There has been a recent First-Tier Tribunal (FTT) case on whether Urenco (Appellant) is entitled to claim capital allowances in respect of the disputed expenditures on the construction of Tails Management Facility (TMF) at a nuclear site. Total project cost is circa £1bn. Most of the expenditure qualifying for capital allowances has been agreed. However, HMRC (Respondent) contends disputed expenditures of circa £192m are not available for capital allowances. The disputed expenditures are:

  • Cylinder Handling Facility (CHF)
  • Vaporisation Facility (VF)
  • Kiln Facility (KF)
  • Condenser Facility (CF)
  • Uranium Oxide Store (UOS)

The structures above must pass regulatory compliance with radiation shielding, containment and seismic qualification. Therefore these structures were considered more expensive and well beyond conventional health and safety requirements and building regulations.

The FTT found, following the conditions set out in Capital Allowances Act 2001 (CAA 2001) that the Kiln Facility and Condenser Facility functions as plant and therefore qualify as capital allowances. However, they disallowed Cylinder Handling Facility, Vaporisation Facility and Uranium Oxide Store on the basis that these are considered to be setting on which a trade is carried on and not plant.

Background of the Development

Urenco has been involved in the processing of enrichment of uranium for nuclear fuel production. During Urenco’s uranium enrichment process, depleted uranium hexafluoride (Tails) is made as a by-product. Tails are radioactive, highly corrosive, toxic and unstable material that needed to be “deconverted” for it to be chemically stable and easily stored on site and / or even destroyed safely. The TMF is constructed to be able to carry out this deconversion process. Prior to TMF being constructed, the Tails were managed and stored on site and also sent to France to be deconverted. The disputed expenditures form part of the TMF development.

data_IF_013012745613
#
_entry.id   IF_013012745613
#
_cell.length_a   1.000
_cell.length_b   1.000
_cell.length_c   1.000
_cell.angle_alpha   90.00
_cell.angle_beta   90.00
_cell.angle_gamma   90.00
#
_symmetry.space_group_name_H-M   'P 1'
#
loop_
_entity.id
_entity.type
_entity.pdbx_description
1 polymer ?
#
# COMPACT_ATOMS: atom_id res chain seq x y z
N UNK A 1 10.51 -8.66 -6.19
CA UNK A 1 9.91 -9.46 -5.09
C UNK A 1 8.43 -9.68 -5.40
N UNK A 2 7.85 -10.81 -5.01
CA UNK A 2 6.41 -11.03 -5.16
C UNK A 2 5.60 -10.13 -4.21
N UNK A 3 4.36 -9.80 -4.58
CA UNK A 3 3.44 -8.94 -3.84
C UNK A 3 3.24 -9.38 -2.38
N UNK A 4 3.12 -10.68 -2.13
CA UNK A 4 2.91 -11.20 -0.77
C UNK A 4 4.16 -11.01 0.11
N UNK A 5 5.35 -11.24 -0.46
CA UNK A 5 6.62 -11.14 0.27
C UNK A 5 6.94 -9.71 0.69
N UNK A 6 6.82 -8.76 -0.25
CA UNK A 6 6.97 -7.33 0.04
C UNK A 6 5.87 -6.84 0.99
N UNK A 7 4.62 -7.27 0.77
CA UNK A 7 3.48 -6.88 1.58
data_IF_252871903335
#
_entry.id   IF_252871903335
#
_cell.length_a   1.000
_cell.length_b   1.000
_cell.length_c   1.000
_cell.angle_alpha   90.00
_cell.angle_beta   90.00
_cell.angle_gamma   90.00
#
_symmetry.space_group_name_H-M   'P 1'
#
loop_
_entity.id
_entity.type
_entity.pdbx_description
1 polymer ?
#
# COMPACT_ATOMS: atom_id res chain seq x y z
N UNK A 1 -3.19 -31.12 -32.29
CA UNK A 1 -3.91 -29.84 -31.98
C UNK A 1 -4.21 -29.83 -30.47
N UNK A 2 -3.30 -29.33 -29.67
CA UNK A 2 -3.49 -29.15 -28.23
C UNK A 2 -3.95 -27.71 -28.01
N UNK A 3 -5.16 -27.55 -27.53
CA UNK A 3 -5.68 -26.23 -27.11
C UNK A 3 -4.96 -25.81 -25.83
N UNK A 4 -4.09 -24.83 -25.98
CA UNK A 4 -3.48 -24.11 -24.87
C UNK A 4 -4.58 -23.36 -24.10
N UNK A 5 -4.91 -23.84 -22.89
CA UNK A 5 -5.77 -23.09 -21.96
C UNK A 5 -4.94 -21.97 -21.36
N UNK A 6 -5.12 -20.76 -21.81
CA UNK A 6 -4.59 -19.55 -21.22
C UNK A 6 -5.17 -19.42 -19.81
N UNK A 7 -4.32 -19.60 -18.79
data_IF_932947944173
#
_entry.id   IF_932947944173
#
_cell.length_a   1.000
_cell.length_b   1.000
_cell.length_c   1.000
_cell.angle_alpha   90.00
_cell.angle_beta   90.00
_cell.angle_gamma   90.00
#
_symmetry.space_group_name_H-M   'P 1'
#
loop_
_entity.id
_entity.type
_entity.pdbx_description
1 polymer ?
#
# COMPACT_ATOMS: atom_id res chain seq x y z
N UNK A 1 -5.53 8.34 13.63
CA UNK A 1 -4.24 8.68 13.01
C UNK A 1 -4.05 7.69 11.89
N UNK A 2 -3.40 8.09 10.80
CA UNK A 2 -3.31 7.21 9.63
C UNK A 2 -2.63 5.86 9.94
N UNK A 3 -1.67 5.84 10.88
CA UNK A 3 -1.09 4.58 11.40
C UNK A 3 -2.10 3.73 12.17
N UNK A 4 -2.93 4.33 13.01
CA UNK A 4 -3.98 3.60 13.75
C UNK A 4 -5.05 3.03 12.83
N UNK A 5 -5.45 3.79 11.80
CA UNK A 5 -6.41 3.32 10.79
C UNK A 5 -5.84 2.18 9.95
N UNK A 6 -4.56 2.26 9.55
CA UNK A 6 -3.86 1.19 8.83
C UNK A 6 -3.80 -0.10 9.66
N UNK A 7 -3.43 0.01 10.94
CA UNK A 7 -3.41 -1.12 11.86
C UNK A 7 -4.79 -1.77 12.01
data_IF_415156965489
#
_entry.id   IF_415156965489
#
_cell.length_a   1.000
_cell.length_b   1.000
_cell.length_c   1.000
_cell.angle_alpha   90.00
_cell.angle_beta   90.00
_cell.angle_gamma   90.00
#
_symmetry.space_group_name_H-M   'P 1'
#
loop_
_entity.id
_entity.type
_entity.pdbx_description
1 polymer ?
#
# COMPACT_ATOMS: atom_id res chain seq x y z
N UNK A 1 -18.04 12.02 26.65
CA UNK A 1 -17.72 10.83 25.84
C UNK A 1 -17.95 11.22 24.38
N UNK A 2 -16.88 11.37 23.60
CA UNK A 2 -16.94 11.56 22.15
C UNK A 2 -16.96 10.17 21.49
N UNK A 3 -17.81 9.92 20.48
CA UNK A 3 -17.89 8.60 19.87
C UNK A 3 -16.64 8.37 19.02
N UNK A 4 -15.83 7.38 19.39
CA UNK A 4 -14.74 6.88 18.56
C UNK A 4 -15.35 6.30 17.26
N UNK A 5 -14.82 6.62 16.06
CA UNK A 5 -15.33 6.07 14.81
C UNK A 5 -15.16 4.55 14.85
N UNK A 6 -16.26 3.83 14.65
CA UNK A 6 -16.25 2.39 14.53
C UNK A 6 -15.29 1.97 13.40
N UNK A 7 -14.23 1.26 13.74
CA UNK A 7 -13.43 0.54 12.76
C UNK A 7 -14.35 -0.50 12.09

Whether the assets function as plant

As there is no statutory definition of plant, the FTT considered relevant cases in deciding whether the disputed items function as plant and if expenditure is on the provision of plant and machinery.  It was unclear from the outset whether the disputed items were just structures which are merely the setting ‘in which’ a trade is carried on or a structure which constitutes the apparatus ‘with which’ the trade is carried on.

One of the notable case that the appellant placed particular reliance on was the Wangaratta Woollen Mills Ltd v Federal Comr of Taxation (High Court of Australia, HHi1969) 119 CLR 1 noting that expenditure on the dyehouse was allowed because it was seen as a functioning assets and not merely the setting in which the trade was carried on with the exclusion of external walls which only served as protection from the elements. 

The Respondents position was that the disputed items were just structures which are merely a setting in which the deconversion process takes place and do not perform any function in the process. It merely housed the plant and machinery which performed the deconversion process.

The FTT found that kiln facility and the condenser facility structures function as plant. The KF holds the equipment at specific levels to take advantage of gravity in the process of deconversion and in the packing of uranium oxide. The CF provides structural support and is necessary for the condenser to make in useable. Both KF and CF perform a function as plant whereas other structures are mere settings in which plant and machinery functions and therefore not plant. Various plinths were also considered as expenditure on the provision of plant.

The FTT did not agree that the Wangaratta case should apply in this case as the structure’s purpose is to house the plant and machinery and not considered as essential for the efficient operation of the actual processing of Tails.

Whether any expenditure is on the provision of a building

The FTT also considered whether assets are excluded from capital allowances under CAA 2001 S21 (Buildings). Whilst certain items are expressly stated to be included in the term ‘building’, there are no binding authorities as to what constitutes a building for the purposes of S21.

The Appellant defined the term building as something flexible. It argued that it must be defined within its particular context and against the relevant statutory background. They contend it is a building if it performs a typical function of a building which is to provide shelter and security to persons or things contained within it. Therefore, in this case, as structures are not needed to fulfil the ordinary functions of a building and are designed and constructed with different objectives in mind, these are not considered buildings under S21.